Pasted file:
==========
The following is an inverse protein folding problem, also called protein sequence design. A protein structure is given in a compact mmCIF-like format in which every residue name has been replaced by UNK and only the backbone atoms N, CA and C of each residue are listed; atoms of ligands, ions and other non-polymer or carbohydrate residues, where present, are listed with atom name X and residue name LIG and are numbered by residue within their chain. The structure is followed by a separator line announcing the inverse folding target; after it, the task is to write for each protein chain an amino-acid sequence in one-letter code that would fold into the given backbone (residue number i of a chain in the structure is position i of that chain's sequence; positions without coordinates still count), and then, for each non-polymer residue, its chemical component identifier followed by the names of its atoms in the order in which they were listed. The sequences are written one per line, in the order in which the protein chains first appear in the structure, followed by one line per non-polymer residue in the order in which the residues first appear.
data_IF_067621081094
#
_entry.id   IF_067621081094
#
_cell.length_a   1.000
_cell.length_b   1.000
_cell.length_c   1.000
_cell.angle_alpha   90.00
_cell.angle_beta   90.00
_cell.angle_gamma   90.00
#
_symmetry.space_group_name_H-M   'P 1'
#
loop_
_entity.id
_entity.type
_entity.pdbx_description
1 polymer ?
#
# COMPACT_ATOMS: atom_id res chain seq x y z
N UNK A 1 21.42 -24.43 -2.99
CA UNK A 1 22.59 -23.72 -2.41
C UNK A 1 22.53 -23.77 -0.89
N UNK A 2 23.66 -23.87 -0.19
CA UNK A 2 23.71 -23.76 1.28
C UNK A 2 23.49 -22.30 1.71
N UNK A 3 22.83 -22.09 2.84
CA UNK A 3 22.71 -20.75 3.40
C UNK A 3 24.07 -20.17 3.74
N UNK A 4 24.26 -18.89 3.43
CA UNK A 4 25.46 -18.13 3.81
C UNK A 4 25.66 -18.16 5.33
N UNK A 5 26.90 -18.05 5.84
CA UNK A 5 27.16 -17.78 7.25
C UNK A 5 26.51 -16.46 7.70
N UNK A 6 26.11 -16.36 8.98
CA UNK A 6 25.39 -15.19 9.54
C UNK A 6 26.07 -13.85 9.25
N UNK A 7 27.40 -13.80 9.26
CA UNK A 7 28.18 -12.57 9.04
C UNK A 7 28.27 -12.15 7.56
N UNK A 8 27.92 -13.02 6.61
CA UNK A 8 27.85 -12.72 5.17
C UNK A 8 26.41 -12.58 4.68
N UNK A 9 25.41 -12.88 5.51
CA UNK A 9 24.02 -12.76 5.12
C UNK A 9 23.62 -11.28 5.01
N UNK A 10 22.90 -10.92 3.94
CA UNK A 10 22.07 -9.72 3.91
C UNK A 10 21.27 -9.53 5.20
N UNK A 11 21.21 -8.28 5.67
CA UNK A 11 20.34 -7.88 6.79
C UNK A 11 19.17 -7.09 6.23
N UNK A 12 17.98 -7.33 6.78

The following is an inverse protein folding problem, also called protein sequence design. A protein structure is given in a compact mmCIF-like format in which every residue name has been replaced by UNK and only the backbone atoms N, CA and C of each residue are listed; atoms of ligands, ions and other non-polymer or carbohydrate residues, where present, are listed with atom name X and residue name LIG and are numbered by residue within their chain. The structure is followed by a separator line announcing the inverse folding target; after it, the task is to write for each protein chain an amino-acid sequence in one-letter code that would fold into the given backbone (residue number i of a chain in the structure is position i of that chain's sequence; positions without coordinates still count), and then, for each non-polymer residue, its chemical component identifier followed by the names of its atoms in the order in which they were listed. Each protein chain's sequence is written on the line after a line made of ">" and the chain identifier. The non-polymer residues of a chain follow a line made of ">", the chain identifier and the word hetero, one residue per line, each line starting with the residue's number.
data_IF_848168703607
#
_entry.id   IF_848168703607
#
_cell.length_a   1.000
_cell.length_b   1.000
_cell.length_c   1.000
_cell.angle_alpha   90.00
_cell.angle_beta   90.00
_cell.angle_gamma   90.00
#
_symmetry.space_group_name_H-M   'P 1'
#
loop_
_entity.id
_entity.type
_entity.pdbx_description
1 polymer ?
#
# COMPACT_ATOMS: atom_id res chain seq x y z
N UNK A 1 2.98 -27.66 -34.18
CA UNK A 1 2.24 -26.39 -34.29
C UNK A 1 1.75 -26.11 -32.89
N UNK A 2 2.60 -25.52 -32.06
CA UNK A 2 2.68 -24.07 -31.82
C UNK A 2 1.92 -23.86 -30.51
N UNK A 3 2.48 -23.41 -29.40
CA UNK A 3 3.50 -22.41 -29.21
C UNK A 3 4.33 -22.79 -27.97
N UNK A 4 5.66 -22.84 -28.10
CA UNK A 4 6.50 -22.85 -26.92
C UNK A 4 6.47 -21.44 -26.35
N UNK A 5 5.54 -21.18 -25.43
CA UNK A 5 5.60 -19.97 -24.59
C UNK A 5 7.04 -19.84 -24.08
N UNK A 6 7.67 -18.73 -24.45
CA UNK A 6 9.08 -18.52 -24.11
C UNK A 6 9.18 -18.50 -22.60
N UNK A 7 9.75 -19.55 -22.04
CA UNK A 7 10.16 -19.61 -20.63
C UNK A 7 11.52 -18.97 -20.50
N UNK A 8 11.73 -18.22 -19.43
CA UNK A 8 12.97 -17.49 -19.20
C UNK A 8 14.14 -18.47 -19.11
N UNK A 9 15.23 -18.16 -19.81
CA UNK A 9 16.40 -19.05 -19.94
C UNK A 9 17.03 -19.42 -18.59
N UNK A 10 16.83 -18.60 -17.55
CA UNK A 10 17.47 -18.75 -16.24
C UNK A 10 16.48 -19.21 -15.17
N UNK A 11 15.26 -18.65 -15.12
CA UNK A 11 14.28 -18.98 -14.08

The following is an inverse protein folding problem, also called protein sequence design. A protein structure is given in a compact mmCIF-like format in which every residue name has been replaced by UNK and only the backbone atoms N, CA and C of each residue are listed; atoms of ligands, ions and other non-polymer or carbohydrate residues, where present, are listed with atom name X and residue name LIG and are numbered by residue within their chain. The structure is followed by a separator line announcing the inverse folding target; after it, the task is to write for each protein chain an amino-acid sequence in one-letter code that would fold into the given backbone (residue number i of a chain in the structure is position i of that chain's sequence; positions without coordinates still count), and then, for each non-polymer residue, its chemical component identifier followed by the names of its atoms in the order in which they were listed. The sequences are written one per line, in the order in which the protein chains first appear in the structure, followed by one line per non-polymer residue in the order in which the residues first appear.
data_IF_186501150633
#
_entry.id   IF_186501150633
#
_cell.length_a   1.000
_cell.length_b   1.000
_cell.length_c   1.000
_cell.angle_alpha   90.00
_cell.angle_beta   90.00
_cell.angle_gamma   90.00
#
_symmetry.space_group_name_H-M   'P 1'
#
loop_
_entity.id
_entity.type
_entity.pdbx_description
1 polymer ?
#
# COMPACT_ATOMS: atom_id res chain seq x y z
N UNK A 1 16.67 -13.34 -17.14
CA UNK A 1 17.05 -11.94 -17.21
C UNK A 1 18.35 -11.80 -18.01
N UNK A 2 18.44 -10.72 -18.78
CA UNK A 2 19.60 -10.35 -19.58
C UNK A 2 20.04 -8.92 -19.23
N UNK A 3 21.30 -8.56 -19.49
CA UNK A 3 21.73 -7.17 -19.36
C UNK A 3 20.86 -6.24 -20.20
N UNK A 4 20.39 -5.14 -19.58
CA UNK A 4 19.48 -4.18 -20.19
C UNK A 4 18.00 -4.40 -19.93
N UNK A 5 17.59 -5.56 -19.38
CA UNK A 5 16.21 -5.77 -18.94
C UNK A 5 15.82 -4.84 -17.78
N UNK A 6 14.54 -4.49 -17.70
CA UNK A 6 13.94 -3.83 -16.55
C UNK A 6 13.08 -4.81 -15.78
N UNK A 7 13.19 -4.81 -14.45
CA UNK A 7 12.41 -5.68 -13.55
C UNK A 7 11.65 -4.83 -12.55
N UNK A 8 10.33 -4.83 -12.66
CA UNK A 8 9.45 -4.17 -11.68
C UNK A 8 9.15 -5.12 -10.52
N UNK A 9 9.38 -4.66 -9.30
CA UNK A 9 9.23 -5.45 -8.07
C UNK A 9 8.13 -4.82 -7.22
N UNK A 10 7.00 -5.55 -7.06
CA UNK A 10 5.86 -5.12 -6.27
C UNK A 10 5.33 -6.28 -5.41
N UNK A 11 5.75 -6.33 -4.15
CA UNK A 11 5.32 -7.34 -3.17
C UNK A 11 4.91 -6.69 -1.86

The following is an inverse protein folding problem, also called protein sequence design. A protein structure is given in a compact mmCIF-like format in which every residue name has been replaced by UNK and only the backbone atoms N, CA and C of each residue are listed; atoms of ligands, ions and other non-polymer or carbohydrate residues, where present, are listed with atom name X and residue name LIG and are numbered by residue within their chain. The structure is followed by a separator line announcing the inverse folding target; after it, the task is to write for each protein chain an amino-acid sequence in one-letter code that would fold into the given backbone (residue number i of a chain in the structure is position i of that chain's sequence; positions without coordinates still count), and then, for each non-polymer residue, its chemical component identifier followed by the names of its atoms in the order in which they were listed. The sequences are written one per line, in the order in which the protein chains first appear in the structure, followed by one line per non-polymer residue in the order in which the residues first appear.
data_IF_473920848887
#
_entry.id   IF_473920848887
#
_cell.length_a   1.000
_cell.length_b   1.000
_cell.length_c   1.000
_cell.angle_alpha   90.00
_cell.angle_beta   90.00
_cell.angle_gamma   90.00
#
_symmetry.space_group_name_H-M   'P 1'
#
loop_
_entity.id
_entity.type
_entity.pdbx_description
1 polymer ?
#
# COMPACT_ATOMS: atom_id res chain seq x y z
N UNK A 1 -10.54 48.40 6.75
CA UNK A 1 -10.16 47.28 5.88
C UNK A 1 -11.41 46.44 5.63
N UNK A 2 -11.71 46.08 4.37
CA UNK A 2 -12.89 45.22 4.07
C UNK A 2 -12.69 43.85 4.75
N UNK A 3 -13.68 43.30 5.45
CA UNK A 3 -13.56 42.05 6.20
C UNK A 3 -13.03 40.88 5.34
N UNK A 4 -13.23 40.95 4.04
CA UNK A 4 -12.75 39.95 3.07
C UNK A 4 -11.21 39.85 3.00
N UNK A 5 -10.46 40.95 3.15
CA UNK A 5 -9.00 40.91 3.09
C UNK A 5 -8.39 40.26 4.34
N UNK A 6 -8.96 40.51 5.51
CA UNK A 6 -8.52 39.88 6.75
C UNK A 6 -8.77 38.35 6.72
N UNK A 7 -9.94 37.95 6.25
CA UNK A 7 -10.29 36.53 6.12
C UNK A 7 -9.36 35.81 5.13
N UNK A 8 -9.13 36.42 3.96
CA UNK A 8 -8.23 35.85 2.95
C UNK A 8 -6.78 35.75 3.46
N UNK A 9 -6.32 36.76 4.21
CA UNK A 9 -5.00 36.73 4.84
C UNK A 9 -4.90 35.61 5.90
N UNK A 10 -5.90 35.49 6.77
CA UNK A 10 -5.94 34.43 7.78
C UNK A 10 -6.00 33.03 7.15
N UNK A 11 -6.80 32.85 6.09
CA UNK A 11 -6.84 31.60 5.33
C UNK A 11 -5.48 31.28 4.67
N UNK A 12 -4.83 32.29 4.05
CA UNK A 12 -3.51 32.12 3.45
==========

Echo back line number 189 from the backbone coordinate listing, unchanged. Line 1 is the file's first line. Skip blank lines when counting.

C UNK A 2 -12.69 43.85 4.75